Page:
Bryan-born Aggie and physician transforming healthcare leadership
COLLEGE STATION, Texas — Born in Bryan and raised in South Texas, Dr. Carrie L. Byington ‘85 was the first Hispanic woman to be dean of a U.S. medical school just three years ago.
Now the former dean of the Texas A&M College of Medicine, Dr. Byington is set to transform the largest system of medical schools in the country as she takes the reigns of University of California Health on Oct. 31.
Dr. Byington departs Aggieland in a wake of national accolades. She was the Elizabeth Blackwell Visiting Scholar at the Mayo Clinic and presented at Grand Rounds in September, an event honoring Elizabeth Blackwell, the first woman to earn a medical degree in the United States.
In October, Dr. Byington will be a plenary speaker at the 22nd Annual 2019 FOCUS on Health and Leadership for Women Conference at the Perelman School of Medicine at the University of Pennsylvania.
Dr. Byington also will receive the Marion Spencer Fay Award by Drexel University College of Medicine’s Institute for Woman’s Health and Leadership in October. She says she looks forward to discussing values driven leadership as a vital component for healthcare transformation in the 21st Century when she receives the honor.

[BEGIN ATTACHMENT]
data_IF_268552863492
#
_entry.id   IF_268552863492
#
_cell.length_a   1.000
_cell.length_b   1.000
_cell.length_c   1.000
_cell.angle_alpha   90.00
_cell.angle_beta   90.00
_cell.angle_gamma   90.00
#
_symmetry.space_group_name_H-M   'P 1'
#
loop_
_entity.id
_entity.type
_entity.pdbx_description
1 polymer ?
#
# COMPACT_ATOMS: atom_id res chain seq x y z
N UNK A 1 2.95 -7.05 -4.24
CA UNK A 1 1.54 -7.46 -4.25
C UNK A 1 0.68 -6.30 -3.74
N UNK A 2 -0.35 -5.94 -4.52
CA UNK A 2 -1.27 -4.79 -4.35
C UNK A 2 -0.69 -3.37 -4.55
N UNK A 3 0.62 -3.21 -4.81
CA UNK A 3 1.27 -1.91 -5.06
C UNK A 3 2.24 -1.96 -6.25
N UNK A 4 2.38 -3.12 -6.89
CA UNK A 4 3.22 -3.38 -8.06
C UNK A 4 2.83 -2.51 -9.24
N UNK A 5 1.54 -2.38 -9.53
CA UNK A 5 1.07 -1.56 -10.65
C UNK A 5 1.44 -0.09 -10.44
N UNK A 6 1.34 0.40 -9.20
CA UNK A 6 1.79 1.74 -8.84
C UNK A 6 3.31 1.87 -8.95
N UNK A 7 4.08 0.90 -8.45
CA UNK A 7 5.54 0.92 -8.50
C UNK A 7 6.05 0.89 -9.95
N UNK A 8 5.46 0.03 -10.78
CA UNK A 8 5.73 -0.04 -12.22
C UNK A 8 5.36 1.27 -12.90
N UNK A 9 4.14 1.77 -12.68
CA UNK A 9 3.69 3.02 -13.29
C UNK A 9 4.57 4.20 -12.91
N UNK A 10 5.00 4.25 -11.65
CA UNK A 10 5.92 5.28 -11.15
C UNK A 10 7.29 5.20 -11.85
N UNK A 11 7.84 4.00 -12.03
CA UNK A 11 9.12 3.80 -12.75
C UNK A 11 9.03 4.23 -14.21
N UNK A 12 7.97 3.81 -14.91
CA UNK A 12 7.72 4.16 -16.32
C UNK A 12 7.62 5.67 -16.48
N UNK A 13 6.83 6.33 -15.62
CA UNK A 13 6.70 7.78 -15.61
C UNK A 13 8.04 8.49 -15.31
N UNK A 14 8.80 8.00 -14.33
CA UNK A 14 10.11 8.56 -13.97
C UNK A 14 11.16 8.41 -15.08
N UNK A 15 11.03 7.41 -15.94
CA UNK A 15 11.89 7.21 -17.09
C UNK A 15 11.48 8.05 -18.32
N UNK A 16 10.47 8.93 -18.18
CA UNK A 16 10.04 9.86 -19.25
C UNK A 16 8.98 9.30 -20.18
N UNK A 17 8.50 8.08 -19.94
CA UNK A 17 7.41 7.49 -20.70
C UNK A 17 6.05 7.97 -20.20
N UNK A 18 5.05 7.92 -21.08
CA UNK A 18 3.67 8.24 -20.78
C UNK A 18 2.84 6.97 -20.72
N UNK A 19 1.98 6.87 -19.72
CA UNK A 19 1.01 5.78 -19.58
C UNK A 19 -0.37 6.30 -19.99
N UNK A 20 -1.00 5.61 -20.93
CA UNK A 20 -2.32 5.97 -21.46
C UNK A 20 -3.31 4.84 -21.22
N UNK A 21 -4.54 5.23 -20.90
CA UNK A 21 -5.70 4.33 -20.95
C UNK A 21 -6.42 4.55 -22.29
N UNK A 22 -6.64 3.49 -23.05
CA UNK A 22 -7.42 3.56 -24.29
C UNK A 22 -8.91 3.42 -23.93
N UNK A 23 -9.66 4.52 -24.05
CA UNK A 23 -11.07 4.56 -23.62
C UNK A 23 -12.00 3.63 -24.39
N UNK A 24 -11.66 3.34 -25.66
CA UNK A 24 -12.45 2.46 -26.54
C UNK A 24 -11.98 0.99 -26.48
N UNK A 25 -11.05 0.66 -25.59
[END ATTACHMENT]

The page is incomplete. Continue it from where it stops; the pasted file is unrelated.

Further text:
Dr. Byington’s success can be attributed to six leadership lessons she has learned, and frequently shares with others:
Hold on to your values.
Be fearless — cross borders to learn from others.
Be persistent — see opportunities in challenges.
Step up — advocate for others — patients, students and trainees come first.
Be bold — invent the future.
Let your life experiences and skills shape your unique leadership contributions.
“By any measure, Dr. Carrie Byington is a nationally-recognized leader in pediatrics and infectious disease, renowned for her contributions in patient care, disease prevention and health education,” said John Sharp, Chancellor for The Texas A&M University System. “It’s really no surprise that a strong, Texas woman is transforming healthcare leadership.”
During her time in College Station, Dr. Byington also held the titles of Senior Vice President of the Texas A&M University Health Science Center and Vice Chancellor for Health Services at The Texas A&M University System.
About The Texas A&M University System
The Texas A&M University System is one of the largest systems of higher education in the nation, with a budget of $4.7 billion. Through a statewide network of 11 universities and seven state agencies, the Texas A&M System educates more than 153,000 students and makes more than 22 million additional educational contacts through service and outreach programs each year. System-wide, research and development expenditures exceeded $996 million in FY 2017 and helped drive the state’s economy.
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